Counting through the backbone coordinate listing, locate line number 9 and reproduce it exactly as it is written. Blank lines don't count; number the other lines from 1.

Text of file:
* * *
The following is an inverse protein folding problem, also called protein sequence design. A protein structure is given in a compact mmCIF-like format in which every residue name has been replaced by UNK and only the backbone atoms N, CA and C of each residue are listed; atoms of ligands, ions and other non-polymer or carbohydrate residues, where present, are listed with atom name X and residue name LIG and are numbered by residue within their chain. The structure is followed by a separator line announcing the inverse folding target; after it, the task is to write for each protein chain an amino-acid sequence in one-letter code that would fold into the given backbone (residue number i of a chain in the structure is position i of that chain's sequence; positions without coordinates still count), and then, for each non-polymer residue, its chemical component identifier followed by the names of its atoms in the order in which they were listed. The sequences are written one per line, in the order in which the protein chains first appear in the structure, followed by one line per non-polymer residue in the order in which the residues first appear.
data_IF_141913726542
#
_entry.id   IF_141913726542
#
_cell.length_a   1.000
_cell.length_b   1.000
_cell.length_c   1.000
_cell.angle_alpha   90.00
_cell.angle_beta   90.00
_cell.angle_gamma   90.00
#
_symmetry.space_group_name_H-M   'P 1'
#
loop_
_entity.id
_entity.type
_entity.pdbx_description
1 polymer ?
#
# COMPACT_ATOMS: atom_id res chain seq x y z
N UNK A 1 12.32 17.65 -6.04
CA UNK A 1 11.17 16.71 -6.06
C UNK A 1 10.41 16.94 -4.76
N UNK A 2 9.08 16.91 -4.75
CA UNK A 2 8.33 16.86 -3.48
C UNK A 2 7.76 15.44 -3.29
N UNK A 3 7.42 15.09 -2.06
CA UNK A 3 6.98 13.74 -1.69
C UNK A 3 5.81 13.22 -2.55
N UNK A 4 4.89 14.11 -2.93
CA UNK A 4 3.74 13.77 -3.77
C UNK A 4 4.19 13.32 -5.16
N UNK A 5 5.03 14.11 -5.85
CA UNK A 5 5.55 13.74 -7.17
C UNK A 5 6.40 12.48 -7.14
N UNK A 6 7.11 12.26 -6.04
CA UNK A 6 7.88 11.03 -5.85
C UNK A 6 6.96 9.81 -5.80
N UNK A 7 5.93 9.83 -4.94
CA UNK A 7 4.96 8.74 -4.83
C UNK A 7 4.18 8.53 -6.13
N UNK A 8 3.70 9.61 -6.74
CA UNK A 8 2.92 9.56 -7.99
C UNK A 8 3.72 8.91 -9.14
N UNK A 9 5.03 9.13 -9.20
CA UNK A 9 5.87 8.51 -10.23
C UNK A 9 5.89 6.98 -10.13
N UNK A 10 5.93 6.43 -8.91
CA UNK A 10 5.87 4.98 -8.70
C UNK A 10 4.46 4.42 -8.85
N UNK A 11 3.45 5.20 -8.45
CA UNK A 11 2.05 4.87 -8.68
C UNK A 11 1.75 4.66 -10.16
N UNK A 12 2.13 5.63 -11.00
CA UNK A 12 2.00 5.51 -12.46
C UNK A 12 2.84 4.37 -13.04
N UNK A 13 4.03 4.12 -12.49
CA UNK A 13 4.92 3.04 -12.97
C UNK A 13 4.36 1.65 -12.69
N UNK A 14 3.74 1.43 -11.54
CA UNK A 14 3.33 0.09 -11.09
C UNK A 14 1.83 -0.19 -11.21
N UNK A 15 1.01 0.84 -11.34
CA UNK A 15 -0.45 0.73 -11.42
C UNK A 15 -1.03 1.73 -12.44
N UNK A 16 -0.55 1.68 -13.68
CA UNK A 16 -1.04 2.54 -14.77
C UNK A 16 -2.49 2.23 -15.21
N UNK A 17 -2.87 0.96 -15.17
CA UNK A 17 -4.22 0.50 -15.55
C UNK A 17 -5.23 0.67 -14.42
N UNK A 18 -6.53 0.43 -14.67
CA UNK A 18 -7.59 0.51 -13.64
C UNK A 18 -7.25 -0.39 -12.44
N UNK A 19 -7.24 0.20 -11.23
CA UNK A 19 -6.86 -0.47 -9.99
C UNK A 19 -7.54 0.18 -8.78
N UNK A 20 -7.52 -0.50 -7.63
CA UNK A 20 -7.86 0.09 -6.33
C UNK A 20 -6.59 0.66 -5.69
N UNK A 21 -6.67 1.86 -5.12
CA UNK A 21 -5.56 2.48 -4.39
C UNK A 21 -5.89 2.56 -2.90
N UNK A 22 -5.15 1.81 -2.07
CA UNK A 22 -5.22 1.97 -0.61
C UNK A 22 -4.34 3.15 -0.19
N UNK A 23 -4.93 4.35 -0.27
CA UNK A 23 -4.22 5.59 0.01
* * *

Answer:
_cell.angle_alpha   90.00